Hot-For-Jesus Former Fundie - A Story of Deconversion, Doug Pagitt, and 9/11 ~ Praxis Habitus - On Race Religion & Culture

Monday, January 12, 2009

Hot-For-Jesus Former Fundie - A Story of Deconversion, Doug Pagitt, and 9/11

Compelling prose and heart-wrenching stories often center on religion. In fiction, I think of Flannery O'Conner. In non-fiction, I listen for personal stories. And I just found one.

A Story of De-Conversion

I clicked on Christine Vyrnon's blog because of its title: HOT-FOR-JESUS FORMER FUNDIE. Humorous and personal, her blog features quirky and ironic pictures of Jesus. Her writing focuses on her own experience of faith.

A note posted last October caught me. It's part of a story of de-conversion, and features one of the most influential member of the Emerging Church Movement - Doug Pagitt and Solomon's Porch. In

JINXED: Solomon's Porch and My Leap From Faith into the Arms of Yoga

she writes,

The night of 9/11 I attended an impromptu prayer service at my favorite “church”: Solomon’s Porch. Under 12 people showed up. We talked and prayed and consulted scripture. I, who never liked praying out loud, a form of improv on one’s knees, prayed aloud, fervently asking God to keep our nation from resorting to violence in response to violence.

Solomon’s Porch was there when I needed it the most. I was settling into a church, which was a Big Deal for a girl who had seen church politics at its worst...

As she tells more about her path to Solomon's Porch, she writes about the service that night,

After careful consideration and prayer, the Spirit moved me to tell my story, something I’d never done before. Though I’d been singing solos in church my whole life, I’d never spoken so publicly about my dedication to Jesus.

The time had come.

Read the blog entry
to see what happens next.

Affirming-Rejecting Religiosity

One thing I find compelling in her story is her deep appreciation for Solomon's Porch as a church while adamantly rejecting Christianity. We don't know enough about how this kind of paradoxical religion-affirming/yet-religion-rejecting religiosity.

I think it's part of the "new atheism" in today's world. Not all atheism "hates" all aspects of religion. And as the percentage of atheists in the world is growing (sloooowly), we will move away from simple dichotomies and come to understand the variety of "atheisms" that exist out there.

What do you think?


Christine Vyrnon said...

Stumbling back to the source of the hits... thanks for bringing my blog into the mix. Minor detail to clarify: the night of the prayer service was not the same night I decided to tell my story/song. And Doug has been kind enough to stop by and say hi... or at least someone on the internet claiming to be him :P

I look forward to browsing through your blog, and am encouraged to see both a better understanding of churches like Solomon's Porch AND non-stereotypical atheism. I may be in a minority, and though I have plenty to whine and complain about as far as christianity/ churches go, I've never been impressed with the brand of atheism that has no desire but to be snarky. One must remember that atheism is not exactly a group, but individuals who happen to be 'without-god'... so the stereotype of snarky atheists very much depends on with whom one is having the conversation.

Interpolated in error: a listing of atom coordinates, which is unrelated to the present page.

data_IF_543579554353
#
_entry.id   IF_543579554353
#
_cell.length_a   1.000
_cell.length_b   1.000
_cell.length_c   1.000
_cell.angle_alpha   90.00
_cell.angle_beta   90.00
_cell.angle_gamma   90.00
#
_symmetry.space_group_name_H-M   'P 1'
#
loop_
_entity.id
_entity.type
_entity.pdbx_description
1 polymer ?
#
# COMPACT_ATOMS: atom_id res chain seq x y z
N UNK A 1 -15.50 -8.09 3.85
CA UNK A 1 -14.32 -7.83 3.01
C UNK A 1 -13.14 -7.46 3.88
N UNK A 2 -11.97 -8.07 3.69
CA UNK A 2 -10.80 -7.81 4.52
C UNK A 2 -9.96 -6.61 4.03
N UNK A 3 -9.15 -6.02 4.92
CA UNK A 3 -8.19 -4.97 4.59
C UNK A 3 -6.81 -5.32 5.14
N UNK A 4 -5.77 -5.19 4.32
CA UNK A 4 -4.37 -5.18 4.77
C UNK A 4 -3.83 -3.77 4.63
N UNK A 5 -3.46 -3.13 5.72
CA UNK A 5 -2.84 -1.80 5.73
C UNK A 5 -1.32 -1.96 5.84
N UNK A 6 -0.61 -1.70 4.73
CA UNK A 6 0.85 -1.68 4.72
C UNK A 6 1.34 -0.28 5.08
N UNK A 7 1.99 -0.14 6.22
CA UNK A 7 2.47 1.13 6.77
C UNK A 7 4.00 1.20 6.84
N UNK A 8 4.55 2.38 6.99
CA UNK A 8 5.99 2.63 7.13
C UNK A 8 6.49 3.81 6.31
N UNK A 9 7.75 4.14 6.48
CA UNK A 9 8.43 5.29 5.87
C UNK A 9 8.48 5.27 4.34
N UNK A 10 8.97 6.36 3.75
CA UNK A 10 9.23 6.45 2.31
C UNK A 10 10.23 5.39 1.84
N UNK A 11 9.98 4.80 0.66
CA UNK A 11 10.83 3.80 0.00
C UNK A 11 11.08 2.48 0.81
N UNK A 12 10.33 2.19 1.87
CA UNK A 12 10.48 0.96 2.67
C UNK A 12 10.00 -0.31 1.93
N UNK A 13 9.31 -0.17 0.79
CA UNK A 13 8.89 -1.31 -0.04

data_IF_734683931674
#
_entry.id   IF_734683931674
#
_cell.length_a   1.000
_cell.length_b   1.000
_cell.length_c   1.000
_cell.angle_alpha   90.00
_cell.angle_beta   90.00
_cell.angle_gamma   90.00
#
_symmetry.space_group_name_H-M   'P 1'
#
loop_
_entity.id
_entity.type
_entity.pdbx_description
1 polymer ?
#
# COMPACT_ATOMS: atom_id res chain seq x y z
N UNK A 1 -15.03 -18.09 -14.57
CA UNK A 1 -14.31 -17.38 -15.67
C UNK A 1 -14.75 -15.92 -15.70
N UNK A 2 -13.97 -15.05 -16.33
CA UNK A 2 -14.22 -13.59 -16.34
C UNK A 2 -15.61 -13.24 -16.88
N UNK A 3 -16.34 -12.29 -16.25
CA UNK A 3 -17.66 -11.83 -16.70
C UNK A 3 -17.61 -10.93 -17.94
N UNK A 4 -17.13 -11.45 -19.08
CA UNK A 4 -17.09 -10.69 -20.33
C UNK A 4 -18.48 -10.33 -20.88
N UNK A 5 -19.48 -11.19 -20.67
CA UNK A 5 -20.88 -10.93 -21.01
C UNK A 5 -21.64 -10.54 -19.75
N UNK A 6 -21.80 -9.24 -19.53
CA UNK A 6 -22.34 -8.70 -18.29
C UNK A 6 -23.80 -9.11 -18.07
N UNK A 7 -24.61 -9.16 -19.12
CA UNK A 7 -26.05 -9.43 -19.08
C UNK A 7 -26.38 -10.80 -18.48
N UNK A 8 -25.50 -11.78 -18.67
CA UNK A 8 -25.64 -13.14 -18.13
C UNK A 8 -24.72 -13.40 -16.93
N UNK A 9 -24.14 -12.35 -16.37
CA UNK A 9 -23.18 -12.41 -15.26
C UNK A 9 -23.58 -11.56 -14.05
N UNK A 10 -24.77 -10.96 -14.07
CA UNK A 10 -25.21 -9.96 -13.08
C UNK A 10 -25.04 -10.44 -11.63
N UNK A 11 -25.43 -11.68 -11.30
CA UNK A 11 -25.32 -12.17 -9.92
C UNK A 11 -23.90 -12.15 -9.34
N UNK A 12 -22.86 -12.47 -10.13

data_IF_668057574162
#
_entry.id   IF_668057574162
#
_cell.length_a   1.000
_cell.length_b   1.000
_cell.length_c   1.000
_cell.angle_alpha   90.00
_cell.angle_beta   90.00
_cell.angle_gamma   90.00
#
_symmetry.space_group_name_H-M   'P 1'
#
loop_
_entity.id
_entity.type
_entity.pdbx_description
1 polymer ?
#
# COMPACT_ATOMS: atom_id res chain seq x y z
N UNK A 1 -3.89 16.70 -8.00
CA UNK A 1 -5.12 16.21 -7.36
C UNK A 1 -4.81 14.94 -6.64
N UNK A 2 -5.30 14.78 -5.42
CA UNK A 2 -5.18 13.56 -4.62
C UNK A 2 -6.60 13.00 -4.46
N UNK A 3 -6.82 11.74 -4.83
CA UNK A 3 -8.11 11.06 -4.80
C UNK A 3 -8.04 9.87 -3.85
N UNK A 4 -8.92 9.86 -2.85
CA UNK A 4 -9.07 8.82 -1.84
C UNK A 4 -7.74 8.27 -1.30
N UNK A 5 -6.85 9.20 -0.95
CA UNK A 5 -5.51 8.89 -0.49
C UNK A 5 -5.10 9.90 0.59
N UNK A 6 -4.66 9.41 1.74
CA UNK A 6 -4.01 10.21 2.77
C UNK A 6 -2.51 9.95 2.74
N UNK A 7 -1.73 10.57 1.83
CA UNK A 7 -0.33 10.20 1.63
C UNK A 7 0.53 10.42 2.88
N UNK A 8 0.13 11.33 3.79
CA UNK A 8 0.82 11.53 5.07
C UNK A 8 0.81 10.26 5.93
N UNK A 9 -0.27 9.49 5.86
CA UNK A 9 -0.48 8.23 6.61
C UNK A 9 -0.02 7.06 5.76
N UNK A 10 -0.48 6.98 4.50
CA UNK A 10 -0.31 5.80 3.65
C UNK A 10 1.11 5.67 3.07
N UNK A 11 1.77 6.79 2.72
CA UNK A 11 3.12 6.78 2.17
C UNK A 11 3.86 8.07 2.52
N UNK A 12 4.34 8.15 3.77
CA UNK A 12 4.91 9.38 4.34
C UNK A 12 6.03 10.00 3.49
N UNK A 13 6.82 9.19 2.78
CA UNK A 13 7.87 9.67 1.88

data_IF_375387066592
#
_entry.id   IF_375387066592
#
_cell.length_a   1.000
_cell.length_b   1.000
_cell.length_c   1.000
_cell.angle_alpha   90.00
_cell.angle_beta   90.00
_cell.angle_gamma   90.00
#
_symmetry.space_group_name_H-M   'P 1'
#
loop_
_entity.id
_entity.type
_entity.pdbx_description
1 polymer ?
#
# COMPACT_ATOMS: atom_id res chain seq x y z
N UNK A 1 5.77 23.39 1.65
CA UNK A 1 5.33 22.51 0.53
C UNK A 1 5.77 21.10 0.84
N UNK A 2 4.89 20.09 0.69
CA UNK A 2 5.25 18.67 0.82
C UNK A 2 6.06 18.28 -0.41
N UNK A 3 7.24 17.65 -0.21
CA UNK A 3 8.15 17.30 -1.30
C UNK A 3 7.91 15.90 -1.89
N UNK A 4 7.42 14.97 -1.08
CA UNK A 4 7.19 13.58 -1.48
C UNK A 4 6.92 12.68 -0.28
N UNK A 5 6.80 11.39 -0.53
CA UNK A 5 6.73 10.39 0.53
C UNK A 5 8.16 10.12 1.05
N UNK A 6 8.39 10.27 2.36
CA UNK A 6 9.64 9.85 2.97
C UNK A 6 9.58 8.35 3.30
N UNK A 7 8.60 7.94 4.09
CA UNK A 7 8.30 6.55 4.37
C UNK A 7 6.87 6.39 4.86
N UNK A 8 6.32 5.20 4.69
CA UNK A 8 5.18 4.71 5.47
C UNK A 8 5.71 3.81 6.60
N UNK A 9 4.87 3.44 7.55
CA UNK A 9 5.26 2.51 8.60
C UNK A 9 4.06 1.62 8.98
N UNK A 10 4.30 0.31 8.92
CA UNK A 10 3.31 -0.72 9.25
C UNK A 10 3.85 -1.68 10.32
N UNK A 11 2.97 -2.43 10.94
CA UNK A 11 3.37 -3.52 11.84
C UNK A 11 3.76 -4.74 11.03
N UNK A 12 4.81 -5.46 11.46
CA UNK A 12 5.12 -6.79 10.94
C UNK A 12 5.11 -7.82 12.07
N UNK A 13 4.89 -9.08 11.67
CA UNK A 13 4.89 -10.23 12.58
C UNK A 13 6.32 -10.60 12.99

Gerardo Marti said...

Thanks, Christine, for the thoughtful remarks both on your blog and here.

J Steele said...

"what do you think?" - this time it's actually more like "what do you feel?" and that from a guy!
I feel compassion for Christine. I was on a plane to Africa and heard a similar story by a girl who had the same background and had thrown out the baby with the bathwater. It just broke my heart to see that she had deconstructed her faith to nothing. In one sense, if that's all there was, then good riddance "faith". History and personal experience has proven to me (also from a similar background) that 'conversion' is not to a creed, not to a status quo, not to an institution or culture. True conversion is in the context of a relationship to a living Person. That will never get stale- that will always be fresh and real. I say deconstruct away- get rid of all the dogma that gets in the way of a real dynamic relationship. Don't let the prevailing cultural script dictate who God is and what a relationship with Him involves. Seek Him (without bias, grudge, or preconceived ideas). And I'm saying this to myself continually. Thanks for sharing and may all of our eyes be open more and more to the reality that is beyond the scientific method.

Christine Vyrnon said...

J Steele: appreciate the compassion and concern.

To oversimplify, i think that the deconverted discover no baby in the bath water to worry about in the first place... ultimately nothing to regret in throwing out the bath water... or to overstretch the metaphor... not everyone's bathwater has a baby in it.

I like how you describe this "True conversion is in the context of a relationship to a living Person. That will never get stale- that will always be fresh and real." Very well put. I think that for many deconverted that Person is Everything and Everyone, not just THAT Person (JC, trinity). Christianity and christ never got stale for me. Jesus is a constant source of beauty and inspiration... in all seriousness. I just know that he is not the Only source of beauty and inspiration. I don't think it is a matter of deconstructing a faith to Nothing, but deconstructing a faith to include Everything.